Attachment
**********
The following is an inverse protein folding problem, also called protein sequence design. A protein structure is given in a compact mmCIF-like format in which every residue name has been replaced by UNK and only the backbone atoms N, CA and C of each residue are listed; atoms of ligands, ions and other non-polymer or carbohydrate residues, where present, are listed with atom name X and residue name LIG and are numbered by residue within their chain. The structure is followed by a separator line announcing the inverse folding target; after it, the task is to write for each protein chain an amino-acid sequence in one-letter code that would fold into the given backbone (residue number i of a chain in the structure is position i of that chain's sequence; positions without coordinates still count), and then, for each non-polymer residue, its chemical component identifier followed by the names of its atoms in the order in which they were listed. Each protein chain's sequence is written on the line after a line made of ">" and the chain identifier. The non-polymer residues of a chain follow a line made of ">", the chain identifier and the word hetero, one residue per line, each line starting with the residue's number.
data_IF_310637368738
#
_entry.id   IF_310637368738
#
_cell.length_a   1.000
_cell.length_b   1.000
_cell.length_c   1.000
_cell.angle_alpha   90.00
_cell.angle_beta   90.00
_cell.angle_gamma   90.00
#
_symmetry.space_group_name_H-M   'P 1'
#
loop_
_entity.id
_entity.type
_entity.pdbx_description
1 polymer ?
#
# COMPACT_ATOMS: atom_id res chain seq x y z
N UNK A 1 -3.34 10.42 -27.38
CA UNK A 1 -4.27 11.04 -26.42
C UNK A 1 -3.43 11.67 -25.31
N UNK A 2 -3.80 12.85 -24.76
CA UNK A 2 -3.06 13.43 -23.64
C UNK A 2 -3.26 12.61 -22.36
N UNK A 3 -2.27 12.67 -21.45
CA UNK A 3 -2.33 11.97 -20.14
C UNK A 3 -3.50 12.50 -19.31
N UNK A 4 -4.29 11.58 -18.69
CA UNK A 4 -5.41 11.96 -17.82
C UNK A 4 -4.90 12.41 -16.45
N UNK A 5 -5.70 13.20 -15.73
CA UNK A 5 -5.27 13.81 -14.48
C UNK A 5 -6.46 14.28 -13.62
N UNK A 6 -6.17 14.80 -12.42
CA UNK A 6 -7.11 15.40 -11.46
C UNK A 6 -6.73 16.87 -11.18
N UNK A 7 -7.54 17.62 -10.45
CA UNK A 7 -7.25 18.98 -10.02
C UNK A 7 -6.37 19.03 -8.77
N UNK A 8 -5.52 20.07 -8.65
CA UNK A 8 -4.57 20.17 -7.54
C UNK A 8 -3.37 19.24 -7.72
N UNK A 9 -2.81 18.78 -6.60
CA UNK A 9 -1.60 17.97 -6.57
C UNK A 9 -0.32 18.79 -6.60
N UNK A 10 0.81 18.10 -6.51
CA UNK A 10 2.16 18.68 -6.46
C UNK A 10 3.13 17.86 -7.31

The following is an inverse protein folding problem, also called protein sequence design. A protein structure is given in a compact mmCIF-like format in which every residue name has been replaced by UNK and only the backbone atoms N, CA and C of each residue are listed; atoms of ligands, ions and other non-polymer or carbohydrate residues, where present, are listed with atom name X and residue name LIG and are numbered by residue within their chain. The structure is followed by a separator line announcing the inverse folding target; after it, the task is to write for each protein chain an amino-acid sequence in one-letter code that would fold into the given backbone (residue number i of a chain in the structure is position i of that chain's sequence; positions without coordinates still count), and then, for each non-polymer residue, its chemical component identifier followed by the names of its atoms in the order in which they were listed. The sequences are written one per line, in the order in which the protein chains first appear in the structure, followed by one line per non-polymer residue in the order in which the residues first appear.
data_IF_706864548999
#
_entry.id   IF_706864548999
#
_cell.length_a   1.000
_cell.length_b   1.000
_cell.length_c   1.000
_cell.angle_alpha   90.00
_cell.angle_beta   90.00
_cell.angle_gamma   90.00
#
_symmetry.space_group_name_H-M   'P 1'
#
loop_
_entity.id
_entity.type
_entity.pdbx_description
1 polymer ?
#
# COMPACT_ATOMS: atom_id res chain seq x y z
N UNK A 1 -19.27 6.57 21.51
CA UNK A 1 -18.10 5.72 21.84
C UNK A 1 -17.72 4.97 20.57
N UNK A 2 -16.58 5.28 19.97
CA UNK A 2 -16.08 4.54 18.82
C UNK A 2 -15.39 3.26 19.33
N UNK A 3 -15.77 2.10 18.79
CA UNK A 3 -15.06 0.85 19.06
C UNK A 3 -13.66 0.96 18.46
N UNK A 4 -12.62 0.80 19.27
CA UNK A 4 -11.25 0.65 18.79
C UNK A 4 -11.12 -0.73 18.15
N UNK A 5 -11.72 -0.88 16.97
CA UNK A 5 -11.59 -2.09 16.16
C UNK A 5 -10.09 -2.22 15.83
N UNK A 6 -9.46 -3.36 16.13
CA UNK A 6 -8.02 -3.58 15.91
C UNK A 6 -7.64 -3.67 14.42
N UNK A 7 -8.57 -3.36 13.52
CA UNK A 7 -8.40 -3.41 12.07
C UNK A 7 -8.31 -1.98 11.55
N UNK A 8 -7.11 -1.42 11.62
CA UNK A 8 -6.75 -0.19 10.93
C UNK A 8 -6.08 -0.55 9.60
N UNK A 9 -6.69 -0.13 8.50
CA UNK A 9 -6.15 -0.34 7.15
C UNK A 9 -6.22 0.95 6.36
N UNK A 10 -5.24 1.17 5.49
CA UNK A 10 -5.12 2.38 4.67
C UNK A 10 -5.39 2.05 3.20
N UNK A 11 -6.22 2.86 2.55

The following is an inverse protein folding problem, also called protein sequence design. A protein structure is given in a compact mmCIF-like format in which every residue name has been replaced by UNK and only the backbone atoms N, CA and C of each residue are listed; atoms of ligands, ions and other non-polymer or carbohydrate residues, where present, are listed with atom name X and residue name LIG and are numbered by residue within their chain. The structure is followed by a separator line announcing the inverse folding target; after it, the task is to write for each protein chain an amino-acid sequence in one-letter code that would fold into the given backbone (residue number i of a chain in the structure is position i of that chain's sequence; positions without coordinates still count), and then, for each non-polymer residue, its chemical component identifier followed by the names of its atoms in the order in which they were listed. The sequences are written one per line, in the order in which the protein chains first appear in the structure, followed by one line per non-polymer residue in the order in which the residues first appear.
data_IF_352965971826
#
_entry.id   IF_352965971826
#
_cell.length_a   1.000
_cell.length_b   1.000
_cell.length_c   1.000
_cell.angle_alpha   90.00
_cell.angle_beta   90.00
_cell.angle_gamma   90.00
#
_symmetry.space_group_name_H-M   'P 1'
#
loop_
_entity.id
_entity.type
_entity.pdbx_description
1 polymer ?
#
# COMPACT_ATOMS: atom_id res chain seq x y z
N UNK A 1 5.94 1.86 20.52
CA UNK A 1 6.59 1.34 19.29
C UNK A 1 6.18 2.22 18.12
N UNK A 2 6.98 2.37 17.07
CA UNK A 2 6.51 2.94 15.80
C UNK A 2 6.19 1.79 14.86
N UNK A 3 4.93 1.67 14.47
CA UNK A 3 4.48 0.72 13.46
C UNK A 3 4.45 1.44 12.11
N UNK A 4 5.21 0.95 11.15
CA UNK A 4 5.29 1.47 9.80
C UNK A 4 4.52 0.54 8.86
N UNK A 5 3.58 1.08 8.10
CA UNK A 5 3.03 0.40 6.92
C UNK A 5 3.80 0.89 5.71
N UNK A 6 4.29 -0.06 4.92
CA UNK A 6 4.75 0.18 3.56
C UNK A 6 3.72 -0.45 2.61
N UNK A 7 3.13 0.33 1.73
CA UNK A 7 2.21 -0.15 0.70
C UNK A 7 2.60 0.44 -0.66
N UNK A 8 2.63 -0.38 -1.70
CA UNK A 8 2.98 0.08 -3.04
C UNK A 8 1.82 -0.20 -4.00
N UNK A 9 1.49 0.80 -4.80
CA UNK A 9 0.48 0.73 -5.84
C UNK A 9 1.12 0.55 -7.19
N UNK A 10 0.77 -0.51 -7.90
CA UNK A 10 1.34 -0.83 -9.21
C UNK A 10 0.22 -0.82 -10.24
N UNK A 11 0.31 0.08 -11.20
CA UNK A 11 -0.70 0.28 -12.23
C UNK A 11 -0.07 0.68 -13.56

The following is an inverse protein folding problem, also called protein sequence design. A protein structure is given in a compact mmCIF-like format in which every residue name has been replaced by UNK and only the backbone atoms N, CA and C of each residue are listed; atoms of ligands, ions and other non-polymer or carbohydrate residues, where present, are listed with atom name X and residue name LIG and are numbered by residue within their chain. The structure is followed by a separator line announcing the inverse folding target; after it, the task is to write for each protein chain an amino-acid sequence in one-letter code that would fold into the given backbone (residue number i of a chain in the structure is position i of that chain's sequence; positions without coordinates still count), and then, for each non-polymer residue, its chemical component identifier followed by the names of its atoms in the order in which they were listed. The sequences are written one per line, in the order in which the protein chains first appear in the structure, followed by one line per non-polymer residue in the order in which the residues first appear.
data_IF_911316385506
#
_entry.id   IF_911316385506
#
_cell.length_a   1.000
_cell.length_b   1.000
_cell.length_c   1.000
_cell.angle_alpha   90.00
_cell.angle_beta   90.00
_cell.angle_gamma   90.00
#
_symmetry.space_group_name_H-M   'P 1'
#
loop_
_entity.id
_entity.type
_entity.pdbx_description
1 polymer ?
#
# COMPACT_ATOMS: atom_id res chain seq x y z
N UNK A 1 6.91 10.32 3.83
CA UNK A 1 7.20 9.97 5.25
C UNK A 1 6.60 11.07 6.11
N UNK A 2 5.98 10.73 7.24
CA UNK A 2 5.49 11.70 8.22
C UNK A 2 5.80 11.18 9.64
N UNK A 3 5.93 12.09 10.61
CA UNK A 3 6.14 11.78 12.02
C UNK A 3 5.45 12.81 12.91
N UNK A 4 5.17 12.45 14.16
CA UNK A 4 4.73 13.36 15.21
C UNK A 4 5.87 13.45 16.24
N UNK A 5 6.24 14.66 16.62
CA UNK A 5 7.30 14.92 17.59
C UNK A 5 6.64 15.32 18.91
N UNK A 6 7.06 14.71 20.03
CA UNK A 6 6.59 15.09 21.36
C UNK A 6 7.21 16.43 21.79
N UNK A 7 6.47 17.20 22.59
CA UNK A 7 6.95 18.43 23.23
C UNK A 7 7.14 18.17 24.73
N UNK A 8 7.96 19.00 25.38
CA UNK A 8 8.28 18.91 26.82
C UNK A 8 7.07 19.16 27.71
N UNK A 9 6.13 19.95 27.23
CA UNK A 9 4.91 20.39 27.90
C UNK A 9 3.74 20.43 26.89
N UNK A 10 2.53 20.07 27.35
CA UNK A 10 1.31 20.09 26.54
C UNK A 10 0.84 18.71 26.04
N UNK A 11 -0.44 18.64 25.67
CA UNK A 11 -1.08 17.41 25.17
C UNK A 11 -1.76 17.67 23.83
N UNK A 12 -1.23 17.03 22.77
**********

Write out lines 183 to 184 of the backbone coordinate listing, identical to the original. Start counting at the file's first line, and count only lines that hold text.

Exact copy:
CA UNK A 2 5.49 11.70 8.22
C UNK A 2 5.80 11.18 9.64